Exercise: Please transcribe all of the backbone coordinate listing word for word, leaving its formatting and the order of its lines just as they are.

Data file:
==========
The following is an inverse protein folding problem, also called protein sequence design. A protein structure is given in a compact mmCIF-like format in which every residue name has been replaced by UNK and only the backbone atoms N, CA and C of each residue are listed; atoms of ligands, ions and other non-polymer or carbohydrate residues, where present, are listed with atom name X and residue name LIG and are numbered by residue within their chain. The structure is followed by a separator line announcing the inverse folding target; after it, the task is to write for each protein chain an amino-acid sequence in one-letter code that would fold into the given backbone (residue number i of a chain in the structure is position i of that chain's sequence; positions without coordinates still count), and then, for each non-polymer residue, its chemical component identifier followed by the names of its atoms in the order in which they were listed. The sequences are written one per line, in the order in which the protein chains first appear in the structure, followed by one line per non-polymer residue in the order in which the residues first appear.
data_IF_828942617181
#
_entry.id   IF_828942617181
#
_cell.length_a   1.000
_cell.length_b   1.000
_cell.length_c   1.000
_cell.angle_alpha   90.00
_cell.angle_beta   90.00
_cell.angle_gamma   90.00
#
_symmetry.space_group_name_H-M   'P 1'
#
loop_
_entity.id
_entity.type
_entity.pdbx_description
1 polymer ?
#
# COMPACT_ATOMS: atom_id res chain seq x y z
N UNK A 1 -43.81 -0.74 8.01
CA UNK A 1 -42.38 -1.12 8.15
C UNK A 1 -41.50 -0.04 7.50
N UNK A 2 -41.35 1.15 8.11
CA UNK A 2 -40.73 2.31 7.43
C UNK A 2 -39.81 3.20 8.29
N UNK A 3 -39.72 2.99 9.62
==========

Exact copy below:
The following is an inverse protein folding problem, also called protein sequence design. A protein structure is given in a compact mmCIF-like format in which every residue name has been replaced by UNK and only the backbone atoms N, CA and C of each residue are listed; atoms of ligands, ions and other non-polymer or carbohydrate residues, where present, are listed with atom name X and residue name LIG and are numbered by residue within their chain. The structure is followed by a separator line announcing the inverse folding target; after it, the task is to write for each protein chain an amino-acid sequence in one-letter code that would fold into the given backbone (residue number i of a chain in the structure is position i of that chain's sequence; positions without coordinates still count), and then, for each non-polymer residue, its chemical component identifier followed by the names of its atoms in the order in which they were listed. The sequences are written one per line, in the order in which the protein chains first appear in the structure, followed by one line per non-polymer residue in the order in which the residues first appear.
data_IF_828942617181
#
_entry.id   IF_828942617181
#
_cell.length_a   1.000
_cell.length_b   1.000
_cell.length_c   1.000
_cell.angle_alpha   90.00
_cell.angle_beta   90.00
_cell.angle_gamma   90.00
#
_symmetry.space_group_name_H-M   'P 1'
#
loop_
_entity.id
_entity.type
_entity.pdbx_description
1 polymer ?
#
# COMPACT_ATOMS: atom_id res chain seq x y z
N UNK A 1 -43.81 -0.74 8.01
CA UNK A 1 -42.38 -1.12 8.15
C UNK A 1 -41.50 -0.04 7.50
N UNK A 2 -41.35 1.15 8.11
CA UNK A 2 -40.73 2.31 7.43
C UNK A 2 -39.81 3.20 8.29
N UNK A 3 -39.72 2.99 9.62